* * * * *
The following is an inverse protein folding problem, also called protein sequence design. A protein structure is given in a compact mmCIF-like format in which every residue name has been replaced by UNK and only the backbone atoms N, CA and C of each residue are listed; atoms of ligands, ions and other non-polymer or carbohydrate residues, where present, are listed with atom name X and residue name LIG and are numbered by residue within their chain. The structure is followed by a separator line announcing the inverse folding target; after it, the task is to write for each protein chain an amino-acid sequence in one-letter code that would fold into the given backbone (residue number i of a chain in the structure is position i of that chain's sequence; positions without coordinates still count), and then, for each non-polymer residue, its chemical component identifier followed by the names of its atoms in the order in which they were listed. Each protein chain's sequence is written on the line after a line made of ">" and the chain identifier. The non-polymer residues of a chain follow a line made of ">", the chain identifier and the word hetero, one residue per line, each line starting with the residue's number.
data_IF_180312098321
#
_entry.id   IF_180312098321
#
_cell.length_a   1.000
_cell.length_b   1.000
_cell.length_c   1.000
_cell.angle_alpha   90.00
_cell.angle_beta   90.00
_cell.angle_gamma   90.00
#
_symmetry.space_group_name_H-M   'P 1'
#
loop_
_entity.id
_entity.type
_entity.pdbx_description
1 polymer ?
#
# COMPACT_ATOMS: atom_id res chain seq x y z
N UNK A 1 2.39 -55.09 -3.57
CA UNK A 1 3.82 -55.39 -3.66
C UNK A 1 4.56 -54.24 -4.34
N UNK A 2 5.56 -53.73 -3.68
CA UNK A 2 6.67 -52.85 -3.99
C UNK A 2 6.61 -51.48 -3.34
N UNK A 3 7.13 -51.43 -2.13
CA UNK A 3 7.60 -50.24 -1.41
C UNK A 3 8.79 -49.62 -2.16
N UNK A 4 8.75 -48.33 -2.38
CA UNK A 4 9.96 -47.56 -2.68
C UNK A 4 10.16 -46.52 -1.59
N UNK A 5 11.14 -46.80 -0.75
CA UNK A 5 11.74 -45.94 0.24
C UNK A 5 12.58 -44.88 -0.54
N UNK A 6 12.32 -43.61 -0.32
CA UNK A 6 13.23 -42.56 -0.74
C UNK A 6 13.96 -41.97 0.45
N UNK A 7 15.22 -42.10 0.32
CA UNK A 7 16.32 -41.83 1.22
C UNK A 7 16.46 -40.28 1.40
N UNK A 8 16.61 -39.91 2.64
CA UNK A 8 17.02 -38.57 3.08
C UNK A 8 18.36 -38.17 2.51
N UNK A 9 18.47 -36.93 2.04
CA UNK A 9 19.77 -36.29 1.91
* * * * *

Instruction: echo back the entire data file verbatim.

The following is an inverse protein folding problem, also called protein sequence design. A protein structure is given in a compact mmCIF-like format in which every residue name has been replaced by UNK and only the backbone atoms N, CA and C of each residue are listed; atoms of ligands, ions and other non-polymer or carbohydrate residues, where present, are listed with atom name X and residue name LIG and are numbered by residue within their chain. The structure is followed by a separator line announcing the inverse folding target; after it, the task is to write for each protein chain an amino-acid sequence in one-letter code that would fold into the given backbone (residue number i of a chain in the structure is position i of that chain's sequence; positions without coordinates still count), and then, for each non-polymer residue, its chemical component identifier followed by the names of its atoms in the order in which they were listed. Each protein chain's sequence is written on the line after a line made of ">" and the chain identifier. The non-polymer residues of a chain follow a line made of ">", the chain identifier and the word hetero, one residue per line, each line starting with the residue's number.
data_IF_180312098321
#
_entry.id   IF_180312098321
#
_cell.length_a   1.000
_cell.length_b   1.000
_cell.length_c   1.000
_cell.angle_alpha   90.00
_cell.angle_beta   90.00
_cell.angle_gamma   90.00
#
_symmetry.space_group_name_H-M   'P 1'
#
loop_
_entity.id
_entity.type
_entity.pdbx_description
1 polymer ?
#
# COMPACT_ATOMS: atom_id res chain seq x y z
N UNK A 1 2.39 -55.09 -3.57
CA UNK A 1 3.82 -55.39 -3.66
C UNK A 1 4.56 -54.24 -4.34
N UNK A 2 5.56 -53.73 -3.68
CA UNK A 2 6.67 -52.85 -3.99
C UNK A 2 6.61 -51.48 -3.34
N UNK A 3 7.13 -51.43 -2.13
CA UNK A 3 7.60 -50.24 -1.41
C UNK A 3 8.79 -49.62 -2.16
N UNK A 4 8.75 -48.33 -2.38
CA UNK A 4 9.96 -47.56 -2.68
C UNK A 4 10.16 -46.52 -1.59
N UNK A 5 11.14 -46.80 -0.75
CA UNK A 5 11.74 -45.94 0.24
C UNK A 5 12.58 -44.88 -0.54
N UNK A 6 12.32 -43.61 -0.32
CA UNK A 6 13.23 -42.56 -0.74
C UNK A 6 13.96 -41.97 0.45
N UNK A 7 15.22 -42.10 0.32
CA UNK A 7 16.32 -41.83 1.22
C UNK A 7 16.46 -40.28 1.40
N UNK A 8 16.61 -39.91 2.64
CA UNK A 8 17.02 -38.57 3.08
C UNK A 8 18.36 -38.17 2.51
N UNK A 9 18.47 -36.93 2.04
CA UNK A 9 19.77 -36.29 1.91